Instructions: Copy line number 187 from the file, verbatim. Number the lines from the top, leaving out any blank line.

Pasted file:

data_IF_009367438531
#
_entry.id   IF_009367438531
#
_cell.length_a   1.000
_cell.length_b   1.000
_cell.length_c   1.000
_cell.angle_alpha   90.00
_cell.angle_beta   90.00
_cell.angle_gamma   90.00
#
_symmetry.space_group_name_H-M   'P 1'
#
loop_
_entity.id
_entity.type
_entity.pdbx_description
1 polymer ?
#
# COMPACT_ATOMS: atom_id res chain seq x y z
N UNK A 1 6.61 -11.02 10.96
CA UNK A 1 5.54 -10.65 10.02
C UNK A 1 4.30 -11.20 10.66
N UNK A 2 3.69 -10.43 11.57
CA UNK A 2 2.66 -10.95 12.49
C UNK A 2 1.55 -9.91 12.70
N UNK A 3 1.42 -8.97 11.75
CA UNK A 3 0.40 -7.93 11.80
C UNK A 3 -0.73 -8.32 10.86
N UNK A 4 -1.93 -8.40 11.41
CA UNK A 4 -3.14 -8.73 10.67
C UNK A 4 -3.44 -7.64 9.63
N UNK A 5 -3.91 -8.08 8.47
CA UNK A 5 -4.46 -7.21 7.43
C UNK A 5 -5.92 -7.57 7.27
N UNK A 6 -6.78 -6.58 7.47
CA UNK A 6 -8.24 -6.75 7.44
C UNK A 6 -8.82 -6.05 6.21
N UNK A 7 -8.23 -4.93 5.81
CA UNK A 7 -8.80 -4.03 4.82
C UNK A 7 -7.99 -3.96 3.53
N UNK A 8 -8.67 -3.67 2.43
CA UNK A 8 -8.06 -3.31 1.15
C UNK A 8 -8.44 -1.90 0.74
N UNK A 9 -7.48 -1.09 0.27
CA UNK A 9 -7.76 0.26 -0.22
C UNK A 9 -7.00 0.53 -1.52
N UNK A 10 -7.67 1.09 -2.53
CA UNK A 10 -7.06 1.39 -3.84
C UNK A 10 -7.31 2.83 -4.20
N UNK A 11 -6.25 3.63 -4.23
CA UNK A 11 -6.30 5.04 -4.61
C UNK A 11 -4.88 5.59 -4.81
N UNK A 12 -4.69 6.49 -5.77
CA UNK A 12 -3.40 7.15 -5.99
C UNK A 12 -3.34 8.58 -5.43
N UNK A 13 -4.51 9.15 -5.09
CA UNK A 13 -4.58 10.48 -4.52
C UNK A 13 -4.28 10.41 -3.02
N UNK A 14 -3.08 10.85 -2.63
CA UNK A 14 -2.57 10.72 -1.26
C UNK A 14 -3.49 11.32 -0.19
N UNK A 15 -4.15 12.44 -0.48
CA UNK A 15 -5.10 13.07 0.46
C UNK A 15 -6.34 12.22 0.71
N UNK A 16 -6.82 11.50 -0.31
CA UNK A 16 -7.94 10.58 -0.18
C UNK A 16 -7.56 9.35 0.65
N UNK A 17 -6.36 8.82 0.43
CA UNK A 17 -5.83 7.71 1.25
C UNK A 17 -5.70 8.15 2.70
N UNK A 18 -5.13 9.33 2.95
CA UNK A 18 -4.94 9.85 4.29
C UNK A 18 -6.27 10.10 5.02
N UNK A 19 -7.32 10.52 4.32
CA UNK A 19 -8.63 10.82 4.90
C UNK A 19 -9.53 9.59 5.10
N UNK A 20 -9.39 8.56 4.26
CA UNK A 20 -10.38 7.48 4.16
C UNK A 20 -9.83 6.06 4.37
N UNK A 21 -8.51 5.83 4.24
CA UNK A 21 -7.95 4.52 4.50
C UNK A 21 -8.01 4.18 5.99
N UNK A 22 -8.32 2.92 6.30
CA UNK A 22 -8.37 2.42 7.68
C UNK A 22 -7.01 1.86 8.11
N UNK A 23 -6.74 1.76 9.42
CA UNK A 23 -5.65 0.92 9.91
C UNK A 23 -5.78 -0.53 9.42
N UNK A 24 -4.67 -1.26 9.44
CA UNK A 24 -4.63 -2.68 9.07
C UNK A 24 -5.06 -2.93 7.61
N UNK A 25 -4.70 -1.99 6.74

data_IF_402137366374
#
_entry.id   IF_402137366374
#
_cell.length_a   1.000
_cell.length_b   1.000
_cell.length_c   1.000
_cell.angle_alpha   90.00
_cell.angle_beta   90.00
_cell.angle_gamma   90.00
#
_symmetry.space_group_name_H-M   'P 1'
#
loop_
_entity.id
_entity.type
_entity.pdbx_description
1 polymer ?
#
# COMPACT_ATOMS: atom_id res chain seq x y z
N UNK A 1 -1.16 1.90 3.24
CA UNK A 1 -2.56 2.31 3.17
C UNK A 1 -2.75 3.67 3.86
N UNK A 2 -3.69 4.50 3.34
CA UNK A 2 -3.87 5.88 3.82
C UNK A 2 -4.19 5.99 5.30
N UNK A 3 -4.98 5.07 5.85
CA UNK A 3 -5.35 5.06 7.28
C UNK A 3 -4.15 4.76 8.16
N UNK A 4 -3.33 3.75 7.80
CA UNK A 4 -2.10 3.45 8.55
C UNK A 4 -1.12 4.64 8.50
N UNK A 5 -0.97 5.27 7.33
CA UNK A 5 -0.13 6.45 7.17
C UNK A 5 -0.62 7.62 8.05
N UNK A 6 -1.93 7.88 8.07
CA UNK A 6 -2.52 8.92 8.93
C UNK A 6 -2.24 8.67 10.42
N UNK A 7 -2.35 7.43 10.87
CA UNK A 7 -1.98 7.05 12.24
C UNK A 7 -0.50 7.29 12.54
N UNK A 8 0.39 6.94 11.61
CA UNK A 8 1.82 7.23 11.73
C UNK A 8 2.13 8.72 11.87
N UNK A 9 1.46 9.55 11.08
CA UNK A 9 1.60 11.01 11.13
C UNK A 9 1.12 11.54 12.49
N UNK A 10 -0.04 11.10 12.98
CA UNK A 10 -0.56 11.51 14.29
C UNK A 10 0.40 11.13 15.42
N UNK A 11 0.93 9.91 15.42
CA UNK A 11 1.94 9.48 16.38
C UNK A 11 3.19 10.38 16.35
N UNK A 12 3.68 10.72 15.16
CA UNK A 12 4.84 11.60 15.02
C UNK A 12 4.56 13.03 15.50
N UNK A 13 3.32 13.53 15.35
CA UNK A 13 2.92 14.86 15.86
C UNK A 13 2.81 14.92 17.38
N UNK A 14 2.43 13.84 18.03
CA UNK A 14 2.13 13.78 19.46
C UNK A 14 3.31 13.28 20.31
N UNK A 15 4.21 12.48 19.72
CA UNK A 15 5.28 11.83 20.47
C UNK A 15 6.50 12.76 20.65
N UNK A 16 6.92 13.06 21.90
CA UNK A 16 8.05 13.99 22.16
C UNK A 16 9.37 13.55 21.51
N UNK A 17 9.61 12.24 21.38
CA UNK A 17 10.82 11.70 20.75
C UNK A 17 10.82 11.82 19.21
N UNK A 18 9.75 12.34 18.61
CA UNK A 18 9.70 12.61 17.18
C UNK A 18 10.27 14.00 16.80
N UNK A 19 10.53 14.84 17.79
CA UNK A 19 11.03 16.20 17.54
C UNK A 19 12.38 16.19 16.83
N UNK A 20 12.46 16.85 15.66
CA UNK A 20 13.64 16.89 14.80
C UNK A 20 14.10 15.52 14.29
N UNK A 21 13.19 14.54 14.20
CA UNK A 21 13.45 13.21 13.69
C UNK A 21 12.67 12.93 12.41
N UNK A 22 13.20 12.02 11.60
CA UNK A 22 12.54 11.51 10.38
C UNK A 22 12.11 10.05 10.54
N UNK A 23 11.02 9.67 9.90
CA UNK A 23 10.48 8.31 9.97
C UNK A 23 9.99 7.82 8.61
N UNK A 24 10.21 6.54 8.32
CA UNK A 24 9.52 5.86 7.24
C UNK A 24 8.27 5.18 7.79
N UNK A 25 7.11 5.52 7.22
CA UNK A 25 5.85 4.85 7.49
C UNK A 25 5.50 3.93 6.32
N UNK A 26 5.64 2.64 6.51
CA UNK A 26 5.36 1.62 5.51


CA UNK A 25 5.85 4.85 7.49